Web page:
According to the Health and Social Care Information Center, over the last year in the UK there were 20,320 patients with various allergy symptoms (18,860 in 2011/12 and just 16,923 five years ago).
A total of 5068 cases were classified as asthma, 4052 as anaphylactic shock (swelling of the throat and difficulty breathing) and 3361 as rhinitis, accompanied by fever.
Doctors find it difficult to unequivocally say what caused such a “violent” reaction of the body. But most often there was an allergy to food (peanuts, milk, eggs), medicines, and insect bites.
It is currently estimated that between 15 and 20 million adults and children in the UK suffer from some form of allergy. And over the past 20 years, their number has increased by 4 times.
Doctors say that one of the reasons for the increase in allergies is poor diet (deprived of vitamins and minerals, and supersaturated with a high content of dyes and preservatives).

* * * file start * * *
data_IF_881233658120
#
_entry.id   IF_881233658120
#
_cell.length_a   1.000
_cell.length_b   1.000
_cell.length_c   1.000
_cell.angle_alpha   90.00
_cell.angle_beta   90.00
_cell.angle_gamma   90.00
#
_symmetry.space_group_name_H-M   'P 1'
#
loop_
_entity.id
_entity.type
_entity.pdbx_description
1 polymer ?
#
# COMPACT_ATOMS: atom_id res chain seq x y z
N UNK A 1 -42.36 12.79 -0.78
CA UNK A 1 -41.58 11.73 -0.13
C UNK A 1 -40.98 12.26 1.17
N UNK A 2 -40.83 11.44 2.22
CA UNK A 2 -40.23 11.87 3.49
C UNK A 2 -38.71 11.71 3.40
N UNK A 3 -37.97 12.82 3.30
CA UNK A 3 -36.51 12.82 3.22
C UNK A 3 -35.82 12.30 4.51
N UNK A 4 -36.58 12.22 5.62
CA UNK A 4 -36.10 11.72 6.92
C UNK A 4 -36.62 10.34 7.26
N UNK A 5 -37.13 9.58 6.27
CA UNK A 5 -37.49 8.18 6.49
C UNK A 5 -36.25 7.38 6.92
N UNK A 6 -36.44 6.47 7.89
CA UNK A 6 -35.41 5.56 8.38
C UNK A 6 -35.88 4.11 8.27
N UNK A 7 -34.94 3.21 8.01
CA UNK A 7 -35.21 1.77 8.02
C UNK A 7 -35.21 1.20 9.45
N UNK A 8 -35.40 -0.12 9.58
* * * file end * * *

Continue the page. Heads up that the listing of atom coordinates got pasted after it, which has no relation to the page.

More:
Over the past 30 years, there is a direct correlation between the growing popularity of fast food and an increase in the incidence of allergies. In addition, the prevalence of food allergies is significantly higher in the UK and the USA compared to poorer countries that do not consume so much semi-finished and finished products.
Dr. Pam Ewan, an allergist at Addenbrooke Hospital, Cambridge, (Addenbrooke’s Hospital in Cambridge), argues that allergies are a very serious problem in modern society. Over the past 30 years there has been a big surge in various kinds of allergic diseases and this is primarily due to nutrition.
After all, for 30 years, our diet has changed greatly. Previously, there was no fast food, the food was not stuffed with preservatives, flavors, flavor enhancers and other chemical additives.
The number of adults and children taken to hospital with allergic reactions (including those with an asthmatic component) increased by eight percent over the course of one year.
Dr. Evan also reported that general practitioners are not able to diagnose patients with allergies, because they are not taught this. “Our main problem is that we doctors can not always recognize the allergy and begin to properly treat it.”
The next reason for such a sharp increase in allergy, especially in children, is an increase in hygienic standards. The fact is that trying to protect themselves from bacteria, we stop training our immune system.
And when immunity fails, allergies occur.